A tree often has tell-tale signs of weakness or disease, such as splitting or cracks in the bark,  dark spots on tree branches where they split off from the trunk or other branches, or crowning (trees that have a lean,  resulting in the ground bulging on the opposing side of the lean). There are also more obvious signs of distress in trees, such as various limbs or an entire tree that won’t produce leaves. This is called dead wood. Any trees with weakness or disease can pose a serious threat.

Yard Sharks can take a look at your yard to help you identify any potentially hazardous trees, and we can discuss a plan to have these issues taken care of. You can save money, time, inconvenience, and damage to your property by allowing us to help you look for some of these warning signs now.

Yard Sharks consists of a highly skilled tree service crew, with each team member having a minimum of 10 years of experience in the tree industry. In addition to having a highly skilled team, we use reliable and up-to-date equipment, including rigging gear, lifts, bobcats, stump grinders, cranes, and more. We offer free consultations for any size tree job, big or small.

The positive feedback and support that we have received from the Fort Thomas community has encouraged us to continue to provide top-notch service for this upcoming season and many more years to come.  We are excited for the opportunity to serve this wonderful historic community once again.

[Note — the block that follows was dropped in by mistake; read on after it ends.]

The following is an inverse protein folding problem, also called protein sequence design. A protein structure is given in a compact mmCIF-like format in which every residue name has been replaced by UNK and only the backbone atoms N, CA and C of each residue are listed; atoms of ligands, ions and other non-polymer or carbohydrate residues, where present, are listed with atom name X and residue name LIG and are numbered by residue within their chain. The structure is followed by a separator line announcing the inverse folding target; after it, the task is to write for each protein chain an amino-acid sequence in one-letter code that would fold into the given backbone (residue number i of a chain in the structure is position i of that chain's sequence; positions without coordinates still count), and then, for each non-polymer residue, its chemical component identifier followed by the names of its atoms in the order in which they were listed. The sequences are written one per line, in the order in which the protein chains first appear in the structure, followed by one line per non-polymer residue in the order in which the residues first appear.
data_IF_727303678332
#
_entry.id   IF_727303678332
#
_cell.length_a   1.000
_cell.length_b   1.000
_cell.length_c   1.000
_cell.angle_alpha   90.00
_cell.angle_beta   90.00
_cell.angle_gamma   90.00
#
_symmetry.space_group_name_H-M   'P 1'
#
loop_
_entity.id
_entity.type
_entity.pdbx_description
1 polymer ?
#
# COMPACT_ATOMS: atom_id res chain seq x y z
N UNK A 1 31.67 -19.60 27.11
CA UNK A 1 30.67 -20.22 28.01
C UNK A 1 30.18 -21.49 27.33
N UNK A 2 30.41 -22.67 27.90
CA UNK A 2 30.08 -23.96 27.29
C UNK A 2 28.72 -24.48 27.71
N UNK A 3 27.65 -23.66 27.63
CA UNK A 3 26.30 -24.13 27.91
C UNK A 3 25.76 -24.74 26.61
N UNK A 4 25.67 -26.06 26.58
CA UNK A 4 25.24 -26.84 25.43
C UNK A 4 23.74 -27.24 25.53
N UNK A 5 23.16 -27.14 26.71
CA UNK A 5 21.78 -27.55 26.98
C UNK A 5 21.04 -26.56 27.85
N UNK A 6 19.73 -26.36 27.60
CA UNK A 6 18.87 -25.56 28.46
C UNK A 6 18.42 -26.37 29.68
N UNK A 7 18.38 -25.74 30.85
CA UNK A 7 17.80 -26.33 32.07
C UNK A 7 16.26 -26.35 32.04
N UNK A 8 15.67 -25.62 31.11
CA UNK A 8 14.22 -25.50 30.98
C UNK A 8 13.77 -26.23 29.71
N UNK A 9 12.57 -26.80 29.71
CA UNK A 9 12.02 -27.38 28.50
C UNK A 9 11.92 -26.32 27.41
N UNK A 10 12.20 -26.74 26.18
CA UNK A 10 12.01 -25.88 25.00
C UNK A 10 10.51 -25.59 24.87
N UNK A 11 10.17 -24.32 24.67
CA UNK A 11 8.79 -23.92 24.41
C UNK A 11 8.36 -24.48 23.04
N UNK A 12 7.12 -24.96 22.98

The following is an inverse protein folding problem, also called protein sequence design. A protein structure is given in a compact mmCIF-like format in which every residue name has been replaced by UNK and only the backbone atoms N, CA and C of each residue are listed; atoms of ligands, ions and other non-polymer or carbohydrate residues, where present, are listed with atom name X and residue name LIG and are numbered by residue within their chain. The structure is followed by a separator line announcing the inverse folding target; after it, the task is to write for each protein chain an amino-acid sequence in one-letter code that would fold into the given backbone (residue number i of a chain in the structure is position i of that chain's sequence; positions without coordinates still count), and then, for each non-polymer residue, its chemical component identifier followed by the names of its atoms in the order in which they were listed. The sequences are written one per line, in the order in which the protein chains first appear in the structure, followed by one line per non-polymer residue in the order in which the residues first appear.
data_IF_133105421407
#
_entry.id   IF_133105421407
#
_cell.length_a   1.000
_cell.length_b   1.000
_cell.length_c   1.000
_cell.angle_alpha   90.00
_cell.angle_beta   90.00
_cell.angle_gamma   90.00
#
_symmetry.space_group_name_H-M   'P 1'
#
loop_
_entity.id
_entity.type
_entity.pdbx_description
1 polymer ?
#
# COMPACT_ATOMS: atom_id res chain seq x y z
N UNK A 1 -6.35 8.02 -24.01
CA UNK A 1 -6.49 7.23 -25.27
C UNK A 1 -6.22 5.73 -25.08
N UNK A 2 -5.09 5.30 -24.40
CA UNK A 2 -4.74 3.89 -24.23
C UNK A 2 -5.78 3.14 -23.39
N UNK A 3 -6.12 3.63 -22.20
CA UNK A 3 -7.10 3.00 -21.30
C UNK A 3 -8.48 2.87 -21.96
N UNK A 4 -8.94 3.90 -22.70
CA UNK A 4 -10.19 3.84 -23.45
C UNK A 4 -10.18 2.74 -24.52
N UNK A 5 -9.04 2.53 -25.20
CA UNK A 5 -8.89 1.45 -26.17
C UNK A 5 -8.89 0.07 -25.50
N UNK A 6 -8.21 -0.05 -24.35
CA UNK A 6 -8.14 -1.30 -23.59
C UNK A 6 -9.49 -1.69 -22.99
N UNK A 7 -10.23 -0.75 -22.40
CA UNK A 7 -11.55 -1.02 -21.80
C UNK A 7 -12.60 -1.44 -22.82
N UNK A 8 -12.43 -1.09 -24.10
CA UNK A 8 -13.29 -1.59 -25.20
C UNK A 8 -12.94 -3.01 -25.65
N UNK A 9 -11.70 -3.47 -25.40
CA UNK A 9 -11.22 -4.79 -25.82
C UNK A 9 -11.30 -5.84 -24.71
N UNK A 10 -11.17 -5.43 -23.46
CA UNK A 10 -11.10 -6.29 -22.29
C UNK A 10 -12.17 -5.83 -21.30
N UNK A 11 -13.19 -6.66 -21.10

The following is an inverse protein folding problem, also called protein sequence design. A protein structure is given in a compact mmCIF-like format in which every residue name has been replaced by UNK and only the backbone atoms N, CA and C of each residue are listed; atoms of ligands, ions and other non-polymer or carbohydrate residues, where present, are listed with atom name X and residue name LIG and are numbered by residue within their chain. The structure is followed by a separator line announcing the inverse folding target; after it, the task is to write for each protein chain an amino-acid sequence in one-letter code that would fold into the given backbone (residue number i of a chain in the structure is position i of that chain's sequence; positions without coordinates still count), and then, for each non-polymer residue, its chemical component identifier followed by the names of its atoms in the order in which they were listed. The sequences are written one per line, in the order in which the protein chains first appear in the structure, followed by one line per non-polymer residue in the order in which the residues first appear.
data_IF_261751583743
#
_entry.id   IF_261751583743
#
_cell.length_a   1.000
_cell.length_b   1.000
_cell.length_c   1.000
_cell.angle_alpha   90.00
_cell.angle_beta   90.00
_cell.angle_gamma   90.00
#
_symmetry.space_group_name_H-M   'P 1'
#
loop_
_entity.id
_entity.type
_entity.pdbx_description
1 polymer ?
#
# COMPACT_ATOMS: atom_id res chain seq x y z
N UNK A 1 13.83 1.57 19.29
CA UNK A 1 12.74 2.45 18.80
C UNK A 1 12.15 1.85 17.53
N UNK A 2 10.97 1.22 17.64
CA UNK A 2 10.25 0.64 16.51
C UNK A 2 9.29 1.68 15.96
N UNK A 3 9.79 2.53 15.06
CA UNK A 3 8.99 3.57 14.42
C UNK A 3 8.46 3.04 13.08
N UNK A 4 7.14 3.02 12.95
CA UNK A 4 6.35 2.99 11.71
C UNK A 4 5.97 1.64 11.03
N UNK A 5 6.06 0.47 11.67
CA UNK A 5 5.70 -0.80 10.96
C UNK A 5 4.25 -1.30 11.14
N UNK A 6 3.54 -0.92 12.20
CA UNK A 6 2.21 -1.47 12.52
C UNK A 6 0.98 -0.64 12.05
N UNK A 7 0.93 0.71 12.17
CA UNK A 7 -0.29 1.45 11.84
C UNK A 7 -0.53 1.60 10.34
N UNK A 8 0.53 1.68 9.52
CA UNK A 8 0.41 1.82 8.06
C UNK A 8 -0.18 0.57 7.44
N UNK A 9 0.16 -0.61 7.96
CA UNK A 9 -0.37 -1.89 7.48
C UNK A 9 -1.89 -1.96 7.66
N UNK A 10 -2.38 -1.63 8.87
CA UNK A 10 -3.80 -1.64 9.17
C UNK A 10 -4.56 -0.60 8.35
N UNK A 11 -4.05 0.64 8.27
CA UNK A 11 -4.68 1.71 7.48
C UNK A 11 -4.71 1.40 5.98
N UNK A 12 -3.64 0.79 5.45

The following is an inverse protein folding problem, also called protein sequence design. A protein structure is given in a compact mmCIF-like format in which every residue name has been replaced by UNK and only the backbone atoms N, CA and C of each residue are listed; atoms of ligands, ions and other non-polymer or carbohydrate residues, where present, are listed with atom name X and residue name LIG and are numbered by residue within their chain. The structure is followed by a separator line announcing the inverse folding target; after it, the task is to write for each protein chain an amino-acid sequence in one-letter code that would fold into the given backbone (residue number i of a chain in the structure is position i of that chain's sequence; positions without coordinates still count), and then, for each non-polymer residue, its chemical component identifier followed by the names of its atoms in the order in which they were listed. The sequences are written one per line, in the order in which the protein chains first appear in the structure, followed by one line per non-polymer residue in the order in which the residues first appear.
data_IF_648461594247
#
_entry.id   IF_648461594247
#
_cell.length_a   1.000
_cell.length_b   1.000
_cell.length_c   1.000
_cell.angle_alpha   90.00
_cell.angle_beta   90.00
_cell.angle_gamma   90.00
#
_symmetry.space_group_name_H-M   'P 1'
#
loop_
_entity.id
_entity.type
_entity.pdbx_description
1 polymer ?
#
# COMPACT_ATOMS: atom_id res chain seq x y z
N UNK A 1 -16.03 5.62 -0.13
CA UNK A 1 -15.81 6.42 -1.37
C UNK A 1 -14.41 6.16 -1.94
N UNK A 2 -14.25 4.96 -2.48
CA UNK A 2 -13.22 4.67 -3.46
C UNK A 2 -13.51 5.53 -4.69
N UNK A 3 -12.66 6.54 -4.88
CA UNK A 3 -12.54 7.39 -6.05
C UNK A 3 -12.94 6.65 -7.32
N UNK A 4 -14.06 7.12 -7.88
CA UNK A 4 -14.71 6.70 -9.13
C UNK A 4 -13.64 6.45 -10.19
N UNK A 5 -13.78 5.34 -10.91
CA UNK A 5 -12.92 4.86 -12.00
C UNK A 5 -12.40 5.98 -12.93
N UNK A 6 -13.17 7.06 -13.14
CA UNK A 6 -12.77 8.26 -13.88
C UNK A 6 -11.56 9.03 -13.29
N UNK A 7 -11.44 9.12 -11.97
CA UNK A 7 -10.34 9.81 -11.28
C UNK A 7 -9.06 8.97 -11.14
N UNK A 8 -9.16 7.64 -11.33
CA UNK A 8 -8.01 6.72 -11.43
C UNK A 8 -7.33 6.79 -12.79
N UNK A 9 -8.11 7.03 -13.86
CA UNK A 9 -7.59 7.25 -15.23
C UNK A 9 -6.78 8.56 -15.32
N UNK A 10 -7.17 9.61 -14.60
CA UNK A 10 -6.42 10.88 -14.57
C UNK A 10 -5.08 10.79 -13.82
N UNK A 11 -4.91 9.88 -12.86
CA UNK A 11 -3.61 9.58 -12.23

Rafe Fowee was raised in Fort Thomas since the age of five. He attended Johnson Elementary School and Highlands Middle and High School and began working in the tree care and removal industry shortly after high school. 

He graduated from Northern Kentucky University with Bachelor of Arts in Criminal Justice, but his true passion is working in the outdoors, and he started Yard Sharks, LLC, out of Fort Thomas.  

Says Fowee, "I am excited about the opportunity to provide lawn care and tree service to fellow residents of this historically beautiful town."

Monday, March 20, 2017

Jeff Ruby To Recognize NKU's Season with Gift for Graduates

Restaurateur Will Give Steak Dinner To Graduating Seniors Of 7 Area Universities

Although the NKU Norse may not have beaten the University of Kentucky in their first round NCAA Tournament matchup earning 15,000 NKU undergrads a complimentary steak dinner as pledged by Jeff Ruby (, the Cincinnati restaurateur is still making good in a big way.

“These students, what they’ve accomplished is amazing.” Ruby said. “Although they didn’t win this particular game, we really felt compelled to reward them and their fellow students with something to honor their achievement.”

To do so, Ruby announced today his plans to offer each student graduating from NKU that free steak dinner – and will do the same for graduates each of the next 4 years. Additionally, Ruby has promised to extend the gift to yearly graduates from Xavier University, University of Cincinnati, University of Dayton, University of Kentucky, University of Louisville and Vanderbilt. (Ohio State will follow next year after Ruby’s Columbus location opens in Fall 2017).